While Dave was sharing some insights for educators who are having to face the reality of distance learning, I think the same applies to business leaders who are having to face the reality of a remote workforce with little or no time to prepare. 

In another post, Dave reminds us to see who among us needs help:

How can you help? We’re all familiar with the airline safety instruction that someone should put on their own oxygen mask before helping others. That’s also a commonly used business analogy. Leaders need to make sure they are in the right place before they can take care of their teams.

Read what to do next here

Dave reminds us to look outside of our normal “followers”. As leaders, we need to look next door, across the street, and down the block for those that need our help in these times. 

Next from Phillip Berry: 

Peace be with you. Peace in heart and soul. Peace in your physical environment. Peace in the space between your ears. May peace be upon you in this strange and bewildering moment in time.

To read Phil’s full message of peace, click here.  

We are in a chaotic time, unlike any most of us have ever seen. Phil’s wish for us to find peace is a helpful reminder that we as leaders need to find peace and give peace to those around us! 

Thank you to Dave and Phil for reminding us what is truly important in life!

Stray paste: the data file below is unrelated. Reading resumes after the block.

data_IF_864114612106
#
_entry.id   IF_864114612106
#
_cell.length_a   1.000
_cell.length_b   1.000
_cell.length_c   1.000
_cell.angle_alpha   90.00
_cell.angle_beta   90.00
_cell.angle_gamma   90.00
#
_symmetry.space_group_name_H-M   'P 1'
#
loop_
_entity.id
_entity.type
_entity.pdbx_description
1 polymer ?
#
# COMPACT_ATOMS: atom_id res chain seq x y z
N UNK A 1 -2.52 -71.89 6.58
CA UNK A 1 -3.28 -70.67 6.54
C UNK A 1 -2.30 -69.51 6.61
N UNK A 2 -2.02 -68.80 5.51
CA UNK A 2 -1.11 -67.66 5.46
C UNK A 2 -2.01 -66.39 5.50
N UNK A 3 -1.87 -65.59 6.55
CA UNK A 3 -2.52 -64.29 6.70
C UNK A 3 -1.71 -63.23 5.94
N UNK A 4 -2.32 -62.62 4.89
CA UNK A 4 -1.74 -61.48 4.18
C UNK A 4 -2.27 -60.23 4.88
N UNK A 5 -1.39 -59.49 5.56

This Question Of “Should I Stay Or Should I Go” Comes Up Often

A question came in this week in the form of an email from a former colleague with whom I have stayed in touch: 

“I would like to get together with you again for advice on where to go next. I still have a responsible position but didn’t get the leadership position cemented that I would have liked. 

When I met with you a few years ago, I said that I really enjoyed being the decision-maker or at least the one pulling the options together and obtaining approval of the recommended approach. 

After all this time, my boss is still at many times unavailable and leaves me to run many things.

But I don’t get the recognition I desire.

One of our main programmers just told me last week, “You’re doing almost everything.”

It is lonely being in this position, yet I don’t get anywhere asking for a regular 1:1 with my boss. 

Nor do I get the kudos I need to keep going on at this company.  

It’s been crazy busy as we are implementing a new system this Nov or Dec, also, and I’m a key person in the configuration. 

I just need another professional opinion on where to go next.

I don’t necessarily want to abandon all this and I have 15 years at this position, 8-9 in this particular role.”